ESPE Abstracts (2019) 92 P1-286

Identification of a THRA Mutation in a 2yr Old Child with Clinical Features of Hypothyroidism and Multisystem Involvement

Rajesh Sakremath1, Carla Moran2, Greta Lyons2, Kristien Boelaert3,4, Krishna Chatterjee2, Zainaba Mohamed5, Odelia Rajanayagam2

1The Shrewsbury and Telford Hospitals NHS Trust, Princess Royal Hospital, Telford, United Kingdom. 2University of Cambridge, Metabolic Research Laboratories, Welcome Trust-MRC Institute of Metabolic Science, Addenbrooke's Hospital, Cambridge, United Kingdom. 3Queen Elizabeth Hospital, Birmingham, Birmingham, United Kingdom. 4Institute of Metabolism and Systems Research, University of Birmingham, Birmingham, United Kingdom. 5Birmingham Women's and Children's Hospital, Birmingham, United Kingdom

Background: Thyroid hormones act via receptors (TRα; TRβ) encoded by separate genes (THRA, THRB). Mutations in THRA are a recently-recognised cause of Resistance to Thyroid Hormone alpha (RTHα), a disorder with tissue-specific hypothyroidism but near-normal thyroid function tests.

Aim: We describe the youngest recorded case of RTHa, in a 2yr old boy with disproportionate short stature, global developmental delay, constipation and a heterozygous missense mutation (p.G291S) in THRA.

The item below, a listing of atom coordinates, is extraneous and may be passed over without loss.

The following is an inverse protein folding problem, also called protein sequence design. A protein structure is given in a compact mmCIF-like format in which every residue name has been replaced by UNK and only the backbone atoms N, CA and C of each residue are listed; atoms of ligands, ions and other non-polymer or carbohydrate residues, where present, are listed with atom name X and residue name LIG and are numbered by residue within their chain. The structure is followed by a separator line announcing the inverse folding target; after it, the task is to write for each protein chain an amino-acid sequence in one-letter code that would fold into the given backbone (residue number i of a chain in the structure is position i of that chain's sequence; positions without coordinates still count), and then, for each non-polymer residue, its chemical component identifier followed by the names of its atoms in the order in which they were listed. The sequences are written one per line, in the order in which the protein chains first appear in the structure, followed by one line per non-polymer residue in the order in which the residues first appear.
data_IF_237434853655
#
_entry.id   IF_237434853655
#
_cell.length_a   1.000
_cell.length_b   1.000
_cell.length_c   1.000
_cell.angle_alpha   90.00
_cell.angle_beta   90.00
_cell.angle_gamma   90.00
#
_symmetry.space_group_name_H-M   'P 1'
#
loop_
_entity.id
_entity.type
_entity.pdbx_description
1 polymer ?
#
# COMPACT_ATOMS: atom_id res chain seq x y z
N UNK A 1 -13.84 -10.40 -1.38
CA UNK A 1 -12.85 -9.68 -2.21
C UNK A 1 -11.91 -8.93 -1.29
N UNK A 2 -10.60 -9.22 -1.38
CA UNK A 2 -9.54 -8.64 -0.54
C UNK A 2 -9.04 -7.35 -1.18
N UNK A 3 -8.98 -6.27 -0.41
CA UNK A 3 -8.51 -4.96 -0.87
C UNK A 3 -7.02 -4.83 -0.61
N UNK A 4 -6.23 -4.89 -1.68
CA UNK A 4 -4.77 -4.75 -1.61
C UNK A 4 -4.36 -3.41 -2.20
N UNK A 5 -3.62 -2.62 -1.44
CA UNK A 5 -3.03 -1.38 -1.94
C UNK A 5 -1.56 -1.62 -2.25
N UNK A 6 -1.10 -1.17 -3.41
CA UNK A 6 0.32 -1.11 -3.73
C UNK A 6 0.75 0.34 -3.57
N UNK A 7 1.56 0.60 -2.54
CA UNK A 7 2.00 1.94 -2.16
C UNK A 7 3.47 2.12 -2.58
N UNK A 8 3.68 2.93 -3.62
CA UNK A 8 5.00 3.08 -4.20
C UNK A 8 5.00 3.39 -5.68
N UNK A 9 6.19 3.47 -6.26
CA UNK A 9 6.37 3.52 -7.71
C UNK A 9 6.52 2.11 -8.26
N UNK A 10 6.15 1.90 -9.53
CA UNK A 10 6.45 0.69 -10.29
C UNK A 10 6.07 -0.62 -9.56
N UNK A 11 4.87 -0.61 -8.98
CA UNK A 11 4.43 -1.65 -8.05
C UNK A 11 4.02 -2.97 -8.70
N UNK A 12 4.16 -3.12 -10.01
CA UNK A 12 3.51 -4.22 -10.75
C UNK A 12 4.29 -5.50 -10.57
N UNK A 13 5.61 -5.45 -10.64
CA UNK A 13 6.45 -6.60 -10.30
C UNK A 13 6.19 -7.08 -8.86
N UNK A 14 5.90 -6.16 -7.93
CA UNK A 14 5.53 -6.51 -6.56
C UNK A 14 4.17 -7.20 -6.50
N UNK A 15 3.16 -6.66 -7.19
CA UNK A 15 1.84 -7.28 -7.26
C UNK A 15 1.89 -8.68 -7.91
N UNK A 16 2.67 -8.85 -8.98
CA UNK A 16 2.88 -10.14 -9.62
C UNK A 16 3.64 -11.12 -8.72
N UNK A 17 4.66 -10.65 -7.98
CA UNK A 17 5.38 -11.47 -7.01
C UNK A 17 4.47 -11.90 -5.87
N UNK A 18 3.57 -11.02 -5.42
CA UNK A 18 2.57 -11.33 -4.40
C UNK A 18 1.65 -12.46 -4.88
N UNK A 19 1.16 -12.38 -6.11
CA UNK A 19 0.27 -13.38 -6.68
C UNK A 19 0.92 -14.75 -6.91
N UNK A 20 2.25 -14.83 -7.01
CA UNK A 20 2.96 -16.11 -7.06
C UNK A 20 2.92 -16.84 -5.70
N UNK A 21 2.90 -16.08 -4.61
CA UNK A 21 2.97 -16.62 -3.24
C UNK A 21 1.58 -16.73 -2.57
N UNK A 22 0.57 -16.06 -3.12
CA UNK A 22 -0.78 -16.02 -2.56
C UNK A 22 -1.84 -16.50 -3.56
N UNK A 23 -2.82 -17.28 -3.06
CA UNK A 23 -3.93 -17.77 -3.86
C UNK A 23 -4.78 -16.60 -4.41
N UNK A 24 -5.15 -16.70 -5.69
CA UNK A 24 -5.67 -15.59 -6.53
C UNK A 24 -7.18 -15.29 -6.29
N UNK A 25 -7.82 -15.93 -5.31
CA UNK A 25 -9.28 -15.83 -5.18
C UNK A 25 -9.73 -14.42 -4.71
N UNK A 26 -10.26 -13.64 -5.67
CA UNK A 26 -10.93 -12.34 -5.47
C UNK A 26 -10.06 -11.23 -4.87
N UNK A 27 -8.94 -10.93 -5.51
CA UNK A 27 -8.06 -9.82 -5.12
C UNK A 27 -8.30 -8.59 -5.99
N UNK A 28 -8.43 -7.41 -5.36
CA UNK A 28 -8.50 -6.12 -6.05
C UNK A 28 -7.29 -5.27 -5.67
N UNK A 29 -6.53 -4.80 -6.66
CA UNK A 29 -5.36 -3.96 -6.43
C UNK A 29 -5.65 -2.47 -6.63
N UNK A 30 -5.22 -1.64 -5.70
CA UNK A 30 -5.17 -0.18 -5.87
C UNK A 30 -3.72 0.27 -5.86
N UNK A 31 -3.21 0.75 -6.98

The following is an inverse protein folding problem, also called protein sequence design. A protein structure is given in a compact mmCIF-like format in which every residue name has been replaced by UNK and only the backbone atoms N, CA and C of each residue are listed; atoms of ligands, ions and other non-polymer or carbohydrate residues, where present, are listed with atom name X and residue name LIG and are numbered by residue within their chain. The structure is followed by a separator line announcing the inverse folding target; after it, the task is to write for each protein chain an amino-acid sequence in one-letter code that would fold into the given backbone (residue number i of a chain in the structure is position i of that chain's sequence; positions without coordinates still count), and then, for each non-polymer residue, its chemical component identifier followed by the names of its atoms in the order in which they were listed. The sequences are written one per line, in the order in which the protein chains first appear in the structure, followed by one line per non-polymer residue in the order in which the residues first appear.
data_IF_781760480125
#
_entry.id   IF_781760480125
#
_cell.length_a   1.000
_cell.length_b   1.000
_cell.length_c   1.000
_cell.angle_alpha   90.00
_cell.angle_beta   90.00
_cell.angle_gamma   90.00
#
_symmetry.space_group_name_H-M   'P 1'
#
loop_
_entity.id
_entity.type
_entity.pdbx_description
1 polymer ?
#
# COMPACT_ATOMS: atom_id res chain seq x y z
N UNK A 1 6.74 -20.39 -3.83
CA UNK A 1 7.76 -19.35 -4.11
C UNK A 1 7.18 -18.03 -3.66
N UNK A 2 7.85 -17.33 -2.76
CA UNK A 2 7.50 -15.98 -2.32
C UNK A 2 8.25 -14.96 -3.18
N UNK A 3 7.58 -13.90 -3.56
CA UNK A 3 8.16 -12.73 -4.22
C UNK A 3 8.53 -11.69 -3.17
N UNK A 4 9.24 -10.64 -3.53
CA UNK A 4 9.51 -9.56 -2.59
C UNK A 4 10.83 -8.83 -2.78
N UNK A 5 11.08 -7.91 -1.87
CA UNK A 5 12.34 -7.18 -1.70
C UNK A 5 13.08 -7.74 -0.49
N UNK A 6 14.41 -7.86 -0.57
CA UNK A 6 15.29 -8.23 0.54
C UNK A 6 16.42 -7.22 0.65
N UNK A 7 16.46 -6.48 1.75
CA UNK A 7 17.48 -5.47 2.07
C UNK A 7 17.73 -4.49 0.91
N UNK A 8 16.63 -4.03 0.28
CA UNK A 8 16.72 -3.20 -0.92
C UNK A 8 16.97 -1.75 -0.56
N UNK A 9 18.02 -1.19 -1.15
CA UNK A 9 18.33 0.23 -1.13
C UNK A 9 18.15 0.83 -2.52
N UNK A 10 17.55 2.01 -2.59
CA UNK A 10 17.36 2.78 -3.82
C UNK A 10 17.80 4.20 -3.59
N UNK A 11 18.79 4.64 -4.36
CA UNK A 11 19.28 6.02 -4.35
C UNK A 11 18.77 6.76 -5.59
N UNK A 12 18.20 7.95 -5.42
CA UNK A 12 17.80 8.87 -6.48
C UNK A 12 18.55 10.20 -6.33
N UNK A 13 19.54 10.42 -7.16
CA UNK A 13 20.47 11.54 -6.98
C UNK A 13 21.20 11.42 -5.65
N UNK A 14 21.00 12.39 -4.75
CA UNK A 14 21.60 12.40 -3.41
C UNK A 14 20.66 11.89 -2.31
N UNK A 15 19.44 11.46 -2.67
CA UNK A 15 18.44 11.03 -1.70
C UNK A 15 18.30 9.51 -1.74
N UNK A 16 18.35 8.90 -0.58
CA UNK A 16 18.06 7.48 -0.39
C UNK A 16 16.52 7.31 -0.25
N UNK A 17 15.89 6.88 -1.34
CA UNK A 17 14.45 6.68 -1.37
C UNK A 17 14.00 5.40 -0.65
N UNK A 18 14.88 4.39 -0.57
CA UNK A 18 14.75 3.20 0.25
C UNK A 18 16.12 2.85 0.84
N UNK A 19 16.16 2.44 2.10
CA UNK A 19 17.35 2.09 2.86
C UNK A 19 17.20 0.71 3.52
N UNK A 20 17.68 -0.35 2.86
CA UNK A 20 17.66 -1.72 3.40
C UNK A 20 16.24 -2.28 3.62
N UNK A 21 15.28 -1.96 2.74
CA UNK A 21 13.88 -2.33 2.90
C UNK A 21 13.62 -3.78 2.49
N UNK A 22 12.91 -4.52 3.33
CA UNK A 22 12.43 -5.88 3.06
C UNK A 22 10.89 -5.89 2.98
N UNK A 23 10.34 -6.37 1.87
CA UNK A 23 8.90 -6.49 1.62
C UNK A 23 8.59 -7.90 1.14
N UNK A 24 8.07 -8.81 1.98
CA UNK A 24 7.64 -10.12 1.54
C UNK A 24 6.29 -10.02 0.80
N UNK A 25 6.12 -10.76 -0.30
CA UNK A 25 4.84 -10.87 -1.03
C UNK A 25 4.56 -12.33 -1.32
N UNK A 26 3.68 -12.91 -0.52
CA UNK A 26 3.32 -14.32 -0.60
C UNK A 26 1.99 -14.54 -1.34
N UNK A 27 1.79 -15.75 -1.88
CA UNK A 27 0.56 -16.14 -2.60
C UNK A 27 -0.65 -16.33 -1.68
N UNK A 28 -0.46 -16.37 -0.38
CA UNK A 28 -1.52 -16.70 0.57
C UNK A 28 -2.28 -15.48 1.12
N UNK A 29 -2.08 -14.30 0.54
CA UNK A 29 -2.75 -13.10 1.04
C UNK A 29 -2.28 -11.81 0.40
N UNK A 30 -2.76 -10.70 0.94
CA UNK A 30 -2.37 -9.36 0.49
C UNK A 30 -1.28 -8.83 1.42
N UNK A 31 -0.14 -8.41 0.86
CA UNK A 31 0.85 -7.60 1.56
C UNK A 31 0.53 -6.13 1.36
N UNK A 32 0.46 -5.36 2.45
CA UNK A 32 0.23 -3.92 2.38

Case Report: A 16-month old male was referred to endocrine clinic with short stature. He had disproportionate stature with reduced subischial leg length (Table 1). He is in care, with a maternal antenatal history of substance abuse (exposure to methadone, heroine and alcohol in utero). He has global developmental delay and is mildly dysmorphic with constipation, all attributed to chromosome 16p13.11 microduplication.

Examination revealed coarse facial appearance, depressed nasal bridge, long philtrum and central hypotonia. He had delayed visual maturation, hypermetropia, small kidneys and gastroesophageal reflux. His motor milestones (unable to sit without support) and speech are delayed. Laboratory analysis revealed normocytic anaemia, elevated creatine kinase levels, low-normal T4 and elevated T3 levels leading to altered T4:T3 ratio, with normal TSH levels. THRA sequencing identified a heterozygous missense (p.G291S) mutation, which is homologous to a known pathogenic mutation in THRB (G345S), causing RTHβ. Correlation of genotype with phenotype and assessment of response to thyroxine therapy (25mcg/day) is being undertaken.

Conclusion: We suggest that THRA sequencing should be considered in patients with clinical features of hypothyroidism, raised CK, anaemia and near-normal thyroid function tests but altered T4:T3 ratio. This case broadens the phenotypic spectrum of RTHα.

Table 1: Clinical and biochemical characteristics
Weight (Kg)13.35 (-0.21SDS)
Height (cm)81.0 (-1.9 SDS)
Sitting Height (cm)46.5 (-3.27 SDS)
Subischial leg length (cm)34.5
BMI (kg/m2)20.35 (2.79 SDS)
Thyroxine doseNone
TSH (mU/L) (rr 0.7-6.0)2.63
Free T4 (rr 12- 22 pmol/L)10.8
Free T3 (rr 3.5-8.5 pmol/L)10.7
TPO (<15 iu/L)Negative
CK (µ/L)
(rr 40-320 U/l)
RBC mass
(Oct 2018)
(4.6– 6.2x 10¹²/L)
IGF1 nmol/L (2-20nmol/L)6.8
Peak Cortisol (nmol/L) from…Short synacthen test
(rr >550nmol/L

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